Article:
Tuesday, March 17, 2020

HUD apartment building's LLC landlord is putting elderly tenants at risk of contracting coronavirus


AM New York

Some residents of Astoria’s Bridgeview II Co Apartments were left without hot water and heat for more than 55 hours over the weekend, one tenant’s son told QNS.

Although the hot water went back on for a few hours on Monday, March 16, it is off again as of Tuesday morning, according to Dannelly Rodriguez, a student at CUNY Law and a community activist who’s mother lives in the building. He said the heat never went back on.

“On Saturday at like 8:30 a.m., there was no hot water or heat, and the day before there was brown water,” Rodriguez said. “This is especially problematic because a lot of the tenants are elders who are most susceptible to COVID-19, so I felt like something needed to be done immediately.”

Rodriguez’s mother, who he says has serious health conditions and receives Section 8, is one of those tenants. When he went to visit her on the eighth floor, he realized the issue and that a number of other people in the building also didn’t have hot water and heat. He then started encouraging neighbors to file complaints with management and call 311.

Bridgeview II Apartments, located at 26-45 9th Street, is a low income, HUD apartment building with 110 units. It is currently managed by Axion Management LLC, according to the Department of Housing Preservation and Development (HPD) website.

Rodriguez, a former tenant of the building, said this is not an “isolated incident.” He recalls filing a lawsuit a few years prior in order to have the building fix his mother’s leaking roof.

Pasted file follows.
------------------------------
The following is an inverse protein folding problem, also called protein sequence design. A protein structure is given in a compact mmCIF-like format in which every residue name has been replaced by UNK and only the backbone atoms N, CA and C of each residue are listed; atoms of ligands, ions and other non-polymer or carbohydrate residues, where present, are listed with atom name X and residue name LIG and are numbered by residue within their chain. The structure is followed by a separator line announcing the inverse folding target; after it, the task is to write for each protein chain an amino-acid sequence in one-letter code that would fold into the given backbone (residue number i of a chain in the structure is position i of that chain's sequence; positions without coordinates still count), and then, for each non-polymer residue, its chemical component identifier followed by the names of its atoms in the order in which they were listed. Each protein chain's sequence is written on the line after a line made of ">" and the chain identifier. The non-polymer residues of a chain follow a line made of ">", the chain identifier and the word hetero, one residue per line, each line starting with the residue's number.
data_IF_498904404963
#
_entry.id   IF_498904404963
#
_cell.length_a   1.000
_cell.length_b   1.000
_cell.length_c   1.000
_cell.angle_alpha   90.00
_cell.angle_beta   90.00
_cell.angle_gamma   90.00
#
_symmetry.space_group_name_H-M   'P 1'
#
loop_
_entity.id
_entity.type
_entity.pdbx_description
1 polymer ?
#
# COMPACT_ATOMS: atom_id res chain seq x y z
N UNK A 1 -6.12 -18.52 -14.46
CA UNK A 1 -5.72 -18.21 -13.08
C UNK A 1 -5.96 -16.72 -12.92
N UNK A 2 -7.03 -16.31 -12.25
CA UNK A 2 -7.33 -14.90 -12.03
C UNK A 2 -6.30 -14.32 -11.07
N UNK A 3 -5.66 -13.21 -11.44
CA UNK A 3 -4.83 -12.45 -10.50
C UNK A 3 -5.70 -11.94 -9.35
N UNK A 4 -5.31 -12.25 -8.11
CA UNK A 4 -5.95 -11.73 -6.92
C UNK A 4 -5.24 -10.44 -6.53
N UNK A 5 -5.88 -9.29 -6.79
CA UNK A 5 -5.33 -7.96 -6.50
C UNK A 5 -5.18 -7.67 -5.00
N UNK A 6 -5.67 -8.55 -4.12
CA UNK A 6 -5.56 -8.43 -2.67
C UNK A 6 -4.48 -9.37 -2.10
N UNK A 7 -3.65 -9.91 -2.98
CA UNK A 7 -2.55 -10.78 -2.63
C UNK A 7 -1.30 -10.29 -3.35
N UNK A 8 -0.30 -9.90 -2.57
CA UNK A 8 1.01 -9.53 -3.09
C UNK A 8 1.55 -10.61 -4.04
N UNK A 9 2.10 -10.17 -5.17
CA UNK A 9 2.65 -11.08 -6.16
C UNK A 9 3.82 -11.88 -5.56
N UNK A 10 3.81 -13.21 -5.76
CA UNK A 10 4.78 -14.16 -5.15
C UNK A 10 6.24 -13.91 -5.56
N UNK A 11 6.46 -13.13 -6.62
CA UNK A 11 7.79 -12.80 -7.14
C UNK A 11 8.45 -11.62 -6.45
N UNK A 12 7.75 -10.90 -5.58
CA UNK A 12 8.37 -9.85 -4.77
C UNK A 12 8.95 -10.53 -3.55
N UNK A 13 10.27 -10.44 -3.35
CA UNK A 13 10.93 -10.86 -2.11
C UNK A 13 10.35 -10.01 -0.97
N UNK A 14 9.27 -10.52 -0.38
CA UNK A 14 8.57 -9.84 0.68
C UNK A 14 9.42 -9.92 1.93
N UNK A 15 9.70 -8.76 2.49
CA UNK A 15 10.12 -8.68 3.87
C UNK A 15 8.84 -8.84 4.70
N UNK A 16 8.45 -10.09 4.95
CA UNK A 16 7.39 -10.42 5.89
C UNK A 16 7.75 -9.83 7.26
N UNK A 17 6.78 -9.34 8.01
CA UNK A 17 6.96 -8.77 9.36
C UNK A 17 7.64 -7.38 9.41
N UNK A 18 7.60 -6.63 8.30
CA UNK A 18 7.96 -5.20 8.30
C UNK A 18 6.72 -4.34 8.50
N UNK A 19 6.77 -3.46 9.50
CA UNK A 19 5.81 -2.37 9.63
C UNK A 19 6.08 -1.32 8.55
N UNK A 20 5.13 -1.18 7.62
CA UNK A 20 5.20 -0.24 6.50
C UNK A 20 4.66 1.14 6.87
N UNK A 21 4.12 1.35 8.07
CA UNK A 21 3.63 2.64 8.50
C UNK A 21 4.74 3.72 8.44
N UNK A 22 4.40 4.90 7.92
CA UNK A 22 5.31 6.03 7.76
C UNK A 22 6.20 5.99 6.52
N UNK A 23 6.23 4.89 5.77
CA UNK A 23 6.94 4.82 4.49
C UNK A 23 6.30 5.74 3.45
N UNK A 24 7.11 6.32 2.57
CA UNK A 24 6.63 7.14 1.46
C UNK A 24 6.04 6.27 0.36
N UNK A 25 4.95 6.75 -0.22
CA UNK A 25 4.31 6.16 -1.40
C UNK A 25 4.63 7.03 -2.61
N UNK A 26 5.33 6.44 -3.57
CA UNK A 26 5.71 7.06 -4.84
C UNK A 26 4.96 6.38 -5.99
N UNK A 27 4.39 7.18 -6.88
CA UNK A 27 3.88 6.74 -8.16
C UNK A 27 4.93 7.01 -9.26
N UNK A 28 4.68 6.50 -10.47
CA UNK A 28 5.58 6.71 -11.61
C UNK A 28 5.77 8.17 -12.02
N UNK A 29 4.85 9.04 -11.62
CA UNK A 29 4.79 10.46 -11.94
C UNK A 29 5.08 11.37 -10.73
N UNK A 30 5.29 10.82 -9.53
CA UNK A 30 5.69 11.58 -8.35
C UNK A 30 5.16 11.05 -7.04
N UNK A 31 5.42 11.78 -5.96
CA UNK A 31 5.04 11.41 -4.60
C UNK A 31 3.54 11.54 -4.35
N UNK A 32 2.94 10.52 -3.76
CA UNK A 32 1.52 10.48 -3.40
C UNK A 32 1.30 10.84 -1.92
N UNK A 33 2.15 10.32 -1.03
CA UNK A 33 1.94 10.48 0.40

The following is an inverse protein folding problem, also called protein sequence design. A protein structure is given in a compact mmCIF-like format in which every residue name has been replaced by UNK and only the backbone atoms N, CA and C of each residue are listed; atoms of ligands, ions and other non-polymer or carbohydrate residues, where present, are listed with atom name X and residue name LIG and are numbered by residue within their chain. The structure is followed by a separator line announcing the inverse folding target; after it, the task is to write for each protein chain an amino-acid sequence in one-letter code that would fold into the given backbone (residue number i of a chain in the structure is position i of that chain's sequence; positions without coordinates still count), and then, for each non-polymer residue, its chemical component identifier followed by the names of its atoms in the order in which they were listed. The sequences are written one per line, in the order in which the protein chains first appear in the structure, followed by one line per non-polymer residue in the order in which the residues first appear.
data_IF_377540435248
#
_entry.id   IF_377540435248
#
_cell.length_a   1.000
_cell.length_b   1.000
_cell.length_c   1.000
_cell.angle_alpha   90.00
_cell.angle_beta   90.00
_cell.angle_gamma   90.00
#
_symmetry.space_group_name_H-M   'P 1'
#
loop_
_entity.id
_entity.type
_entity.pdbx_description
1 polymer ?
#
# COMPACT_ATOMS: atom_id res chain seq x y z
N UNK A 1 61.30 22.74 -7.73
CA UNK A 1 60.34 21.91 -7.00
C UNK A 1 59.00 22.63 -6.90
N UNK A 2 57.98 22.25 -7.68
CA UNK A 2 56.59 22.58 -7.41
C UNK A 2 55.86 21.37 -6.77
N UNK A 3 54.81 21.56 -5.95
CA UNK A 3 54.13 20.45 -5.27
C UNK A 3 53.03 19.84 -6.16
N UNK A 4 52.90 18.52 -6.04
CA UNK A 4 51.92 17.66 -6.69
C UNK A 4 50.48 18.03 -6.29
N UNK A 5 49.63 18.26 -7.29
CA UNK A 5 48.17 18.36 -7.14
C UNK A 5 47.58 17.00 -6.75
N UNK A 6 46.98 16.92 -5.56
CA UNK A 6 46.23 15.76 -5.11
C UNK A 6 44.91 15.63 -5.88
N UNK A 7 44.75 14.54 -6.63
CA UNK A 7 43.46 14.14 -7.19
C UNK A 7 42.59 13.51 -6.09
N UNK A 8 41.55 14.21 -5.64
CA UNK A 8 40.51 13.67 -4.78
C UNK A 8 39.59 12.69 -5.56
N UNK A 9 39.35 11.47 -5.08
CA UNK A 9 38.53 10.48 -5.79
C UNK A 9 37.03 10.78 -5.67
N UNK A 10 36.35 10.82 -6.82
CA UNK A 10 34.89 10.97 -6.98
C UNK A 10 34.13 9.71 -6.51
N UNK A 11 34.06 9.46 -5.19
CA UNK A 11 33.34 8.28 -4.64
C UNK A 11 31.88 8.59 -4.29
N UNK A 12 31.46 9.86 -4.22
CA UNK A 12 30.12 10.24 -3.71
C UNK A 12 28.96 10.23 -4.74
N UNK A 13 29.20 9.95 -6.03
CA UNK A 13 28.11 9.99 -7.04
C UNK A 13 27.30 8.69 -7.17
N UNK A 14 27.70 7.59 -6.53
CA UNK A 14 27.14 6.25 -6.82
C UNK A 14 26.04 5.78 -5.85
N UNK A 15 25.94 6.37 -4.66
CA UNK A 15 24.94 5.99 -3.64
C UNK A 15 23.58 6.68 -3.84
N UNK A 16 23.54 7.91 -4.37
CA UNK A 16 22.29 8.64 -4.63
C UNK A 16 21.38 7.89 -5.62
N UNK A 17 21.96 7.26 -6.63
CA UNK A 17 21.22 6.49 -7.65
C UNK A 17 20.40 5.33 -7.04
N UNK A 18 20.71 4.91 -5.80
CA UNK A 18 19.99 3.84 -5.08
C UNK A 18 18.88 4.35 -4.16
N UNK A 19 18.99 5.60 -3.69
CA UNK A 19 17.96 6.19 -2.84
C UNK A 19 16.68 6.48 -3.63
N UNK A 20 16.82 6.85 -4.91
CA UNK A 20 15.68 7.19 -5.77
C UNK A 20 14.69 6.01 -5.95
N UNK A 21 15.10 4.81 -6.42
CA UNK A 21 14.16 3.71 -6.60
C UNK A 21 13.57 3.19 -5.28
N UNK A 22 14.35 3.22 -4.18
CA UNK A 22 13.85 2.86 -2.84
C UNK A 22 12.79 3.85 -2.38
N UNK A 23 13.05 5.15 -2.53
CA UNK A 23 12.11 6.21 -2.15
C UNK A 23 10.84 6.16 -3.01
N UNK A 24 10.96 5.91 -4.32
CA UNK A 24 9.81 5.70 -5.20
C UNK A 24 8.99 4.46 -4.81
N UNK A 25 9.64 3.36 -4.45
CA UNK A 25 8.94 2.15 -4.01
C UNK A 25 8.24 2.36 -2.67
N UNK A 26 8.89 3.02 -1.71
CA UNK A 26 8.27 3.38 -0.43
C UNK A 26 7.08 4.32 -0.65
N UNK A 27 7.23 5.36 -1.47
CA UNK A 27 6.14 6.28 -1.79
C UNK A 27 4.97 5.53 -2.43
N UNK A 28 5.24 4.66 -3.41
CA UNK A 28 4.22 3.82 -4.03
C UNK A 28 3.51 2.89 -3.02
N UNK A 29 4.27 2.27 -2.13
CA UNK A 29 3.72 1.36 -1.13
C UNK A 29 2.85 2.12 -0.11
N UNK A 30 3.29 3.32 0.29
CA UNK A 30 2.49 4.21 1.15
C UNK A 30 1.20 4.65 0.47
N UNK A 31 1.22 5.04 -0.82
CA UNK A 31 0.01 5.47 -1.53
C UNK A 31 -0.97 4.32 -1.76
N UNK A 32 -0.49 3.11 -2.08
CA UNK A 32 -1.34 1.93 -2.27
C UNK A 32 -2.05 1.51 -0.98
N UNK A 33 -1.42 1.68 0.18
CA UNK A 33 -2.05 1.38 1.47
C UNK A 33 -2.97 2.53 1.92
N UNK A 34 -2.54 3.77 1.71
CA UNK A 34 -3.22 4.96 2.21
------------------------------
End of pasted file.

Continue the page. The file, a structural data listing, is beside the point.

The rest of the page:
“They have had these kinds of incidents in the past, including boiler, heat, mold issues, broken appliances and windows issues,” Rodriguez said. “The building has a host of violations. The culture of this building is that they’re actively negligent and fail to make repairs for the people who live there. Having this boiler issue now is a manifestation of everything that’s happened throughout the years.”

An HPD spokesperson told QNS that inspectors assessed the building on Monday, and found the hot water and heat were “adequate.” They said heat was at 68 degrees (the high yesterday was 45 degrees) and the hot water was 120 degrees, OSHA’s recommended temperature for domestic hot water.

Rodriguez said the hot water was working after complaints were filed, but the heat still wasn’t working as of Monday — for several apartment units, not just his mother’s apartment.

HPD said they will work directly with tenants who need hot water and heat.

Over the weekend, Rodriguez took to Twitter to document what was going on — knowing that he’d get more responses that way.


Anonymous said...

Contact the local civic, and the local electeds, and share their reaction with blogs and the press. Don't play mayor. The agencies return his calls. Not yours.

Anonymous said...

I think the local civic is Old Astoria Neighborhood Association. Reach out to them.

Anonymous said...

Its Vallonia. They only comment if a restaurant closes.

There is nothing here people. Move on.

Anonymous said...

Love to know which community leaders are partners in that investment project. Nothing happens there without their ok and cut.